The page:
It was a hefty journey though and one that took you past precarious rocks which took a lot of upper body strength to steer clear of if there was a swell. I have lost count of how many times we would head around to Princess bay on perfectly still waters in the beaming sun, only to see the weather turn on a dime and we would have to face rowing home under blackening skies in huge swells and raging winds, trying to keep our little 12 foot tin boat away from those rocky teeth which would have chewed your skin and grinded your bones had you fallen prey.
Nelly was a dictator back in those days and I will admit humbly enough that I would do just about anything Nelly told me too because she was persistent and bossy…a little blonde tyrant. (She used to make me eat sand for her own enjoyment and once I was publicly humiliated when she made me ride my bike home up and over Teal Bay hill wearing nothing but a clear plastic shopping bag. She was the law.)
One afternoon I was rowing back from Princess bay with Nelly and her friend Emma. Delirious from the overexposure to a full summer sun, Nelly and Amy were chanting like a broken record ‘row faster, row harder, come on Vanessa row, row, ROW’ I was exhausted as Nelly refused to take over the paddles and I said ‘If you don’t quit those damn demands and shut up, i’m going to go right ahead and jump out of this damn boat and swim home and you can find your own way back.’
Nelly, being Nelly, and not believing I would risk my life swimming a few miles home didn’t let up ‘Row Vanessa ROW!’ So I let go of the paddles and went right ahead and jumped clear out of that boat and you should have seen the look on Nelly’s face as she just sat there in that boat bobbing up and down on the water watching me swim out into that big blue ocean leaving her and her little weedy arms to row herself home.
In New Zealand, Possums are not protected as they are here in Australia. They are pests and are destroying our bushland. To protect our native Puriri trees, sheet iron would be wrapped around the base of the trunks to stop the possums from being able to claw up and into the branches. Our neighbor had a boyfriend for a few years named Tommy and he resembled Tom Hanks after he got left on that island all those years in Castaway. Think long wild hair, wiry beard and missing teeth. One day wild old Tommy found another use for the sheet metal and built a water craft. I chose on purpose not to call it a boat, because with its old salvaged sheet metal hull, held together with old wooden beams and nails here there and everywhere, it was not a boat as we know a boat. But it did look similar to an indian canoe, and it actually stayed afloat. He named it the Super Tom and made sure we all knew it by painting the words on the side of the hull.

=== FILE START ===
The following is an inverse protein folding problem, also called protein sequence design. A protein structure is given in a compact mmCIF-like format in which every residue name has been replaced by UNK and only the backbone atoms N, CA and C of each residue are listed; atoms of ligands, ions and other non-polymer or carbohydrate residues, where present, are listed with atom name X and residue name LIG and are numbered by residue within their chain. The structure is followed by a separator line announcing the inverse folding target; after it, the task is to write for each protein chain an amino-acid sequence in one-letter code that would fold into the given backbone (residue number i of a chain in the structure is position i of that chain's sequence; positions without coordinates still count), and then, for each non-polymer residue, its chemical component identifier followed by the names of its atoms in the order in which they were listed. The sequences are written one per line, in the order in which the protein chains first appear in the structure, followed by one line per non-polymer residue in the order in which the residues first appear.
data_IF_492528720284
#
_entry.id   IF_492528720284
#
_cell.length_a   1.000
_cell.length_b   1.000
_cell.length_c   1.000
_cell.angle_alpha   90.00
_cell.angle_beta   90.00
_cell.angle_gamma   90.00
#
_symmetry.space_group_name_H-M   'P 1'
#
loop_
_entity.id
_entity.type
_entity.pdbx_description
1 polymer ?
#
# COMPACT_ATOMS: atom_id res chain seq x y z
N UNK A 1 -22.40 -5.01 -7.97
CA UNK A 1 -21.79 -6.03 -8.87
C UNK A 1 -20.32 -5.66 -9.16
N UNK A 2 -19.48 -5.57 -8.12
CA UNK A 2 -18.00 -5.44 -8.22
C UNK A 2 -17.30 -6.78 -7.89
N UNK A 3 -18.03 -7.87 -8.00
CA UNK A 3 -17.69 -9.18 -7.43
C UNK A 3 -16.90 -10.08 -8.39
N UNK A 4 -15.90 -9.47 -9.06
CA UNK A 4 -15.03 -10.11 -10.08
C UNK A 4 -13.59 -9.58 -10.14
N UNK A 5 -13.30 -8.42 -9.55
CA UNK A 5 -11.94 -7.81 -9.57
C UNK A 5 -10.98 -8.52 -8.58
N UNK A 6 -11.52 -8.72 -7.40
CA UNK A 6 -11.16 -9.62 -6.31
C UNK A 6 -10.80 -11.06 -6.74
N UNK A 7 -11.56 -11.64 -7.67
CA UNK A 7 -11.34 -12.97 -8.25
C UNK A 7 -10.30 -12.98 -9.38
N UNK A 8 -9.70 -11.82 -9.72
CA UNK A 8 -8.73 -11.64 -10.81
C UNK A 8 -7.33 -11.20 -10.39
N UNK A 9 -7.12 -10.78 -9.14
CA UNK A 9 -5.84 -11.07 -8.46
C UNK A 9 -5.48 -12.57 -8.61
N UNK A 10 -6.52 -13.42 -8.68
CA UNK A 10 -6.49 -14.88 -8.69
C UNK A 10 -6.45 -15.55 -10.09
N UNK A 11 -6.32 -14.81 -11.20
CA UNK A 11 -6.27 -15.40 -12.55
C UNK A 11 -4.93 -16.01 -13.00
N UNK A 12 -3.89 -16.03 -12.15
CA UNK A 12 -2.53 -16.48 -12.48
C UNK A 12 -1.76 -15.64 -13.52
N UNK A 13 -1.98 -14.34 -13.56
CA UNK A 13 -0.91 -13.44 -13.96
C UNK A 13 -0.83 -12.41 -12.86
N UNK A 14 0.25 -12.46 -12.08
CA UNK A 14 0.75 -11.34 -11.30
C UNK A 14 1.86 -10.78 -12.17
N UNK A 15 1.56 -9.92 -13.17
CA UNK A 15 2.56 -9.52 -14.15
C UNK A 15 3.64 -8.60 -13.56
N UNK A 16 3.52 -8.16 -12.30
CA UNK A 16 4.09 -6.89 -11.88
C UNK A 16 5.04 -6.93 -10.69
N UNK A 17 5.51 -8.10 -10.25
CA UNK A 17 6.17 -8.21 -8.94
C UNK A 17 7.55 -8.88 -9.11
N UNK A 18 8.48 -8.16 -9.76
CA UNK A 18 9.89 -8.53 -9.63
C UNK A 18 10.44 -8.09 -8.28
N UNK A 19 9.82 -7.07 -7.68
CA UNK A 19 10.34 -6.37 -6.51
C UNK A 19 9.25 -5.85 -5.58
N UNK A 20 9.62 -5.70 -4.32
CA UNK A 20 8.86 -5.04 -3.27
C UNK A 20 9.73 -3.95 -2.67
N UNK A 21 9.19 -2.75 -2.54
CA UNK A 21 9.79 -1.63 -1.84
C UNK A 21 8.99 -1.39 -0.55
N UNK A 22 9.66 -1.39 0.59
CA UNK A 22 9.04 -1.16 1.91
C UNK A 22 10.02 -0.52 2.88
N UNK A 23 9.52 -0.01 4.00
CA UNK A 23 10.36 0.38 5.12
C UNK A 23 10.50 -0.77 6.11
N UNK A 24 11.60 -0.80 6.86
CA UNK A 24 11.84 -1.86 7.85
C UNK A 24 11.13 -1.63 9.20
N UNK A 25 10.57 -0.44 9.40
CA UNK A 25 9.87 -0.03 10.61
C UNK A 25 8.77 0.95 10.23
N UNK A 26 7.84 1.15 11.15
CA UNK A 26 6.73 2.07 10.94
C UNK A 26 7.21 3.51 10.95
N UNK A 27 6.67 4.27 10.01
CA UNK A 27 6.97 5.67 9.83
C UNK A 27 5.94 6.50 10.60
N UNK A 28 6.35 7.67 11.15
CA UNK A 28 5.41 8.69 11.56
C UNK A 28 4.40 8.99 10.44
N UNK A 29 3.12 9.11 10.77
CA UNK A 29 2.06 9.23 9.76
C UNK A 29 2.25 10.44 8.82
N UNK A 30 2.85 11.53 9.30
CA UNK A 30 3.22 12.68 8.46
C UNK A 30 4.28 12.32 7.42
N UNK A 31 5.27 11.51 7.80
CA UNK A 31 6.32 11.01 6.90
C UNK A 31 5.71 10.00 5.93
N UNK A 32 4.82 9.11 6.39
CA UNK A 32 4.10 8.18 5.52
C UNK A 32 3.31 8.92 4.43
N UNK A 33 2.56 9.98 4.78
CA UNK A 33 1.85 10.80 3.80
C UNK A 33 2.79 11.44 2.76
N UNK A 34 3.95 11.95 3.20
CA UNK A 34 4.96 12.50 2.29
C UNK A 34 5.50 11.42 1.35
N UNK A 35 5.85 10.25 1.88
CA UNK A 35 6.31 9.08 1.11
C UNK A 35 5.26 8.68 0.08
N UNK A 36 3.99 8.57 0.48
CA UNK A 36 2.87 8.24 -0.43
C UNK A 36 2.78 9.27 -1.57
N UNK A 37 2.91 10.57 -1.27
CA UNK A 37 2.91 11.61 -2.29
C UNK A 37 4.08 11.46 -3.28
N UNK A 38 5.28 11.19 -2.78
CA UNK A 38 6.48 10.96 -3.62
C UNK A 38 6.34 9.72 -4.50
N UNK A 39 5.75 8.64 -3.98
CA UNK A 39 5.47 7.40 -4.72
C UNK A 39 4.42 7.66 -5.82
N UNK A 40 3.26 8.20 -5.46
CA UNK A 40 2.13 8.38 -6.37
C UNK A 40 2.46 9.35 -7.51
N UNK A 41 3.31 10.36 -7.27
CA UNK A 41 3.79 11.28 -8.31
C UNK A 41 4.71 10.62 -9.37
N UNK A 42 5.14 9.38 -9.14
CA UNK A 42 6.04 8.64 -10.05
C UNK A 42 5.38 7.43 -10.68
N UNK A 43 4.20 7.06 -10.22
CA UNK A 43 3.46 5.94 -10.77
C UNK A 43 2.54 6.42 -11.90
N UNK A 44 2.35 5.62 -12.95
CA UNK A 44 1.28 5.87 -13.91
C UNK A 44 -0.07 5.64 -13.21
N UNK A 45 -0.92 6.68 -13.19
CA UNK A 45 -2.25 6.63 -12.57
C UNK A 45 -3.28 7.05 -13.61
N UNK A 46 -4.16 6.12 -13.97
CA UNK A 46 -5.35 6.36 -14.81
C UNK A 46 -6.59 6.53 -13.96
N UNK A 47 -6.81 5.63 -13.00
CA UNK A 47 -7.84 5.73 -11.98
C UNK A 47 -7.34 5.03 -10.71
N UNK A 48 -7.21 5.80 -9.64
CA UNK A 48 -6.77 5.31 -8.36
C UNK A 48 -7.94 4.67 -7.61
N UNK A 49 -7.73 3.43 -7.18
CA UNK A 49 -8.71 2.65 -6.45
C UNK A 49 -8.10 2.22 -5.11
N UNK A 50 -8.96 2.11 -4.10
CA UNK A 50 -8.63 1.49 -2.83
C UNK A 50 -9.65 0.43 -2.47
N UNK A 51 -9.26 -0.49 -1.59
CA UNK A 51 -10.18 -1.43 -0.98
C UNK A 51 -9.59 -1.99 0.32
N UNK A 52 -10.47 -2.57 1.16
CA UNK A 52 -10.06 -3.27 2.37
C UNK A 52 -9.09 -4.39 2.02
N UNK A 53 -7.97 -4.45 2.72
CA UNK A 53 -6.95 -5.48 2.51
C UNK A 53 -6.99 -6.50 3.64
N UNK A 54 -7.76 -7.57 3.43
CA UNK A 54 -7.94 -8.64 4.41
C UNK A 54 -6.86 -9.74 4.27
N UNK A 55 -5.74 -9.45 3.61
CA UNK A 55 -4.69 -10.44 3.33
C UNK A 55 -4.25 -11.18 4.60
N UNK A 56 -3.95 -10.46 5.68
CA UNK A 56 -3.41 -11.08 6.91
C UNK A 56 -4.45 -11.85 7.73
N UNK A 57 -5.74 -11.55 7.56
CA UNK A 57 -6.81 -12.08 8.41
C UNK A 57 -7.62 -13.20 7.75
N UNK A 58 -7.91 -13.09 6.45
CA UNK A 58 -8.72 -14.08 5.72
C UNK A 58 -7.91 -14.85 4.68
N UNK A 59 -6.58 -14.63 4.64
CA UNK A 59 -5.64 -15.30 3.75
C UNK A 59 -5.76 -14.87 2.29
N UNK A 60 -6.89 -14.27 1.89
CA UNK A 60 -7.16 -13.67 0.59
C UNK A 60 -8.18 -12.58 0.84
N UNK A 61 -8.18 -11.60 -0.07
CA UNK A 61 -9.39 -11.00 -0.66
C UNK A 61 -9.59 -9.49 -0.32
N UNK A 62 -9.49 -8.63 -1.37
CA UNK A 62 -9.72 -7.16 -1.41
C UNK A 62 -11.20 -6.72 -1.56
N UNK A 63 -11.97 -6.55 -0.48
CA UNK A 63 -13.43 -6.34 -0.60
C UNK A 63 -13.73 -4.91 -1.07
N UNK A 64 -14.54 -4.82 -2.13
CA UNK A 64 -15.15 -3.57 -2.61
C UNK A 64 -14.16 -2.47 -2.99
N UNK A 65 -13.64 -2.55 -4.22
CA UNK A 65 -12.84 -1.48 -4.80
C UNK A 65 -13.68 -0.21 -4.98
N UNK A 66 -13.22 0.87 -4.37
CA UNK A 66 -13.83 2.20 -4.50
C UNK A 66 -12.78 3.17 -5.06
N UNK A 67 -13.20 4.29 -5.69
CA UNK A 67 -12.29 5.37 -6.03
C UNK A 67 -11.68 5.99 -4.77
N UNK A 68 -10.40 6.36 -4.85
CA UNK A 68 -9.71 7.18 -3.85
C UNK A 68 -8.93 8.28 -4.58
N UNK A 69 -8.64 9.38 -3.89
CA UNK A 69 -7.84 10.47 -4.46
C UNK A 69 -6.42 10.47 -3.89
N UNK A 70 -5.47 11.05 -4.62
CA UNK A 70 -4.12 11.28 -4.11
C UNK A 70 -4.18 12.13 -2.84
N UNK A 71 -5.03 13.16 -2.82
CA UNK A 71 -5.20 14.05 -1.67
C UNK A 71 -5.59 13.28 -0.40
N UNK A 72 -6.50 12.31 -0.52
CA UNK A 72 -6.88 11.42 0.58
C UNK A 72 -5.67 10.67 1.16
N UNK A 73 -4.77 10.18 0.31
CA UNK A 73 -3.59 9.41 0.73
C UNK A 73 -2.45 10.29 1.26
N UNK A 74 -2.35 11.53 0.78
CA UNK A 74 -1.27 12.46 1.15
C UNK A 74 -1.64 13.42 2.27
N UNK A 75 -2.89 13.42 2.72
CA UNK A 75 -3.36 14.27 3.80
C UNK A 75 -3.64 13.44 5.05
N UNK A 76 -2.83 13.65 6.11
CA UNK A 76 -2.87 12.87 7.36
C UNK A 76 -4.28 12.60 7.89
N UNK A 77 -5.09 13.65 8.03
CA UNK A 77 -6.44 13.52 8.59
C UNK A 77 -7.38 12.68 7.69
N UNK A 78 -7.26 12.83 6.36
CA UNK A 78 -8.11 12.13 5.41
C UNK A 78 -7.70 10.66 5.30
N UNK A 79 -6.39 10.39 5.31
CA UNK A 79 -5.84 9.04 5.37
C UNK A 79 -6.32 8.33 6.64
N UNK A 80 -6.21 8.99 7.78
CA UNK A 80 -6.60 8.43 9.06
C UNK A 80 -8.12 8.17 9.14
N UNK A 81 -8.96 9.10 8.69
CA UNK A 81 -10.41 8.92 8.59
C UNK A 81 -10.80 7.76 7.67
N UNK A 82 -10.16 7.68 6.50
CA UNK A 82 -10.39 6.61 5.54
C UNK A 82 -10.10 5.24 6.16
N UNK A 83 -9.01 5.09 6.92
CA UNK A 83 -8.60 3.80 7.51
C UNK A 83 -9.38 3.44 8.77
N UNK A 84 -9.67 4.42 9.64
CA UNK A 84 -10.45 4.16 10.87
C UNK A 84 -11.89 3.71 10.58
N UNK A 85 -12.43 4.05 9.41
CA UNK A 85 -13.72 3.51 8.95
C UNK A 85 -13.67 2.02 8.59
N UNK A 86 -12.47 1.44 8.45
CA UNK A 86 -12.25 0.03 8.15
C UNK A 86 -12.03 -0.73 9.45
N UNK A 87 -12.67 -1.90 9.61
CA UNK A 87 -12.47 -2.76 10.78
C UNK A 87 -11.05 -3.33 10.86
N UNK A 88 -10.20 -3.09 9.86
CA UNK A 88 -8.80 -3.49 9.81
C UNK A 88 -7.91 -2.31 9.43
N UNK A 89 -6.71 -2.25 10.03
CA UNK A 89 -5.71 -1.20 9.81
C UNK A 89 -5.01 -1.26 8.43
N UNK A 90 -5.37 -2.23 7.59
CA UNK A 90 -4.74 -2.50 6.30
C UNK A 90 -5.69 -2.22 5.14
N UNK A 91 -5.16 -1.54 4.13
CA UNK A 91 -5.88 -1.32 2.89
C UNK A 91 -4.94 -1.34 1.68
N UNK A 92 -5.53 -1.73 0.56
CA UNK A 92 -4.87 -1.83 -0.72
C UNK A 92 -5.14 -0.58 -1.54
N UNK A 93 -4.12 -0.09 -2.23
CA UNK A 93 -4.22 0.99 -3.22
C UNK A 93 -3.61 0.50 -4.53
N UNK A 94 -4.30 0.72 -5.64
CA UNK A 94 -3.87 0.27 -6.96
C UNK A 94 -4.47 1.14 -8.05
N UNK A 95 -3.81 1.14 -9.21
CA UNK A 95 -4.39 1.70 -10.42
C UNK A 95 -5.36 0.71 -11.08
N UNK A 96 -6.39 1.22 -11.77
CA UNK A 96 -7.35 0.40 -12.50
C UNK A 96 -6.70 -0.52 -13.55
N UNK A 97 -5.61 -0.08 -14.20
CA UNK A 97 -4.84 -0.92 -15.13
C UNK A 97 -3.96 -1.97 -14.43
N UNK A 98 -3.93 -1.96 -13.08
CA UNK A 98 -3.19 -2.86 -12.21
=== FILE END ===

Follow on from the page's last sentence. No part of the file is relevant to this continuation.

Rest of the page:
Tommy kept his pride and joy moored in the lagoon, tied to a tree, and we were not to touch it. But we did. We did touch it. We touched it all the time and we would untie it and row it all around the lagoon, and then tie it up again and hairy old Tommy would be none wiser. One day Nelly had the idea to take it out into the ocean. ‘Oh why not’ I thought ‘life is short, you only live once, lets do it, lets take this titanic out into that big free ocean. I mean, its not like its going to SINK or anything’
Row, row, row your boat, gently out to sea, merrily, merrily, merrily, life is but a dream.
Once we got the Super Tom far enough out to sea to make it a real problem to swim home should the boat, oh, I don’t know, sink, It sunk. Just right out from under our feet it suddenly disappeared beneath the deep, dark water and we were left in the middle of the pacific bobbing up and down staring at each other in the horrible reality that we had just sunk a boat that we didn’t own, in the middle of the ocean. She didn’t have to even say the words, I could see what she was thinking ‘We will never speak of this again… to anybody’ That was 13 years ago and we have never spoken of it until now. Yes. We did it okay. We sunk the Super Tom and never told a soul.
The summer would also bring the cyclones. Being in a valley, facing the ocean meant we bore the full brunt of the angry weather and those placid, sparkly streams and rivers would begin to swell and break the banks and spill over into the farm land and the ocean would advance upon us, throwing mist and salt and creating thunderous noise as it threw its body upon the sand and pebbles and rocks in wave upon wave as if it were stamping its feet and throwing its head back and screaming to the skies in a unrelenting salty tantrum. Our house sat on the slightest of hills, not enough to notice we were established on higher ground but enough to keep us dry above the flood waters that would engulf the gardens and sheds and homes of our neighbors. If the cyclone should coincide with a king tide, then the waves would burst up and over the banks and eventually onto dear little Bill and Buntys batches. So with their greying hair and weakening bones, they would have to fight the brown murky water from the flooded rivers and the angry, salty water from the sea.